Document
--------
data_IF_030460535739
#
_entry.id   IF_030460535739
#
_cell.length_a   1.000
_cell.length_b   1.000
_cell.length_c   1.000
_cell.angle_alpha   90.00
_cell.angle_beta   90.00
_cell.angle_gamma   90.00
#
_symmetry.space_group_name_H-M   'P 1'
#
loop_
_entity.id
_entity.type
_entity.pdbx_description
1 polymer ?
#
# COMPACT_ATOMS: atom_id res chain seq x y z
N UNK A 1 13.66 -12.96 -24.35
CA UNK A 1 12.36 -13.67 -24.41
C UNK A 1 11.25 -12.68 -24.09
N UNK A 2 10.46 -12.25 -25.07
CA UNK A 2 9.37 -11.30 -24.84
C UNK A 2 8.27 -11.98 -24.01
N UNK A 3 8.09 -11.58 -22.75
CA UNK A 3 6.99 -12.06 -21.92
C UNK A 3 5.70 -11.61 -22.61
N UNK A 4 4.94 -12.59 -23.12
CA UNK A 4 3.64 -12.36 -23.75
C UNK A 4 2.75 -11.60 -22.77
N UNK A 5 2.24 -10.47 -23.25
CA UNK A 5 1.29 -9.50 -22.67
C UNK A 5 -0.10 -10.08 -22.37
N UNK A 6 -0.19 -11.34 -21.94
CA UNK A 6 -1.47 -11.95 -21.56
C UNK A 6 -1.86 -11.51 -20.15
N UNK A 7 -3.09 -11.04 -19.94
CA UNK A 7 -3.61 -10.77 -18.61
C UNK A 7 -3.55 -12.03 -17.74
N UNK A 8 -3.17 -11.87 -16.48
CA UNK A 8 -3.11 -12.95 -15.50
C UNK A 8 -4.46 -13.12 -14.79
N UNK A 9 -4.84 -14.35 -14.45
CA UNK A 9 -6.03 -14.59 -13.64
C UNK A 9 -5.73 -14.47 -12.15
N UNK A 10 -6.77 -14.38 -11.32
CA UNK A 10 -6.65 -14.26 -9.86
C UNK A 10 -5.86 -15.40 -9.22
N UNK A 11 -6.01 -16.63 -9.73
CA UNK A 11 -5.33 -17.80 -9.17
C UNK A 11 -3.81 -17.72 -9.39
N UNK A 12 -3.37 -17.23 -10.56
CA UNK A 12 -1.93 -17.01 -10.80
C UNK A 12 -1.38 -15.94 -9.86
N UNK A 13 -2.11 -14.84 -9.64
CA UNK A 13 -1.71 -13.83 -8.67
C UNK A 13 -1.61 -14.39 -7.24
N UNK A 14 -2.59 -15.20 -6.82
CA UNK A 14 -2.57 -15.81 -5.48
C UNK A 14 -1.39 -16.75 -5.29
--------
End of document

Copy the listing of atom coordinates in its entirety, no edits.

data_IF_030460535739
#
_entry.id   IF_030460535739
#
_cell.length_a   1.000
_cell.length_b   1.000
_cell.length_c   1.000
_cell.angle_alpha   90.00
_cell.angle_beta   90.00
_cell.angle_gamma   90.00
#
_symmetry.space_group_name_H-M   'P 1'
#
loop_
_entity.id
_entity.type
_entity.pdbx_description
1 polymer ?
#
# COMPACT_ATOMS: atom_id res chain seq x y z
N UNK A 1 13.66 -12.96 -24.35
CA UNK A 1 12.36 -13.67 -24.41
C UNK A 1 11.25 -12.68 -24.09
N UNK A 2 10.46 -12.25 -25.07
CA UNK A 2 9.37 -11.30 -24.84
C UNK A 2 8.27 -11.98 -24.01
N UNK A 3 8.09 -11.58 -22.75
CA UNK A 3 6.99 -12.06 -21.92
C UNK A 3 5.70 -11.61 -22.61
N UNK A 4 4.94 -12.59 -23.12
CA UNK A 4 3.64 -12.36 -23.75
C UNK A 4 2.75 -11.60 -22.77
N UNK A 5 2.24 -10.47 -23.25
CA UNK A 5 1.29 -9.50 -22.67
C UNK A 5 -0.10 -10.08 -22.37
N UNK A 6 -0.19 -11.34 -21.94
CA UNK A 6 -1.47 -11.95 -21.56
C UNK A 6 -1.86 -11.51 -20.15
N UNK A 7 -3.09 -11.04 -19.94
CA UNK A 7 -3.61 -10.77 -18.61
C UNK A 7 -3.55 -12.03 -17.74
N UNK A 8 -3.17 -11.87 -16.48
CA UNK A 8 -3.11 -12.95 -15.50
C UNK A 8 -4.46 -13.12 -14.79
N UNK A 9 -4.84 -14.35 -14.45
CA UNK A 9 -6.03 -14.59 -13.64
C UNK A 9 -5.73 -14.47 -12.15
N UNK A 10 -6.77 -14.38 -11.32
CA UNK A 10 -6.65 -14.26 -9.86
C UNK A 10 -5.86 -15.40 -9.22
N UNK A 11 -6.01 -16.63 -9.73
CA UNK A 11 -5.33 -17.80 -9.17
C UNK A 11 -3.81 -17.72 -9.39
N UNK A 12 -3.37 -17.23 -10.56
CA UNK A 12 -1.93 -17.01 -10.80
C UNK A 12 -1.38 -15.94 -9.86
N UNK A 13 -2.11 -14.84 -9.64
CA UNK A 13 -1.71 -13.83 -8.67
C UNK A 13 -1.61 -14.39 -7.24
N UNK A 14 -2.59 -15.20 -6.82
CA UNK A 14 -2.57 -15.81 -5.48
C UNK A 14 -1.39 -16.75 -5.29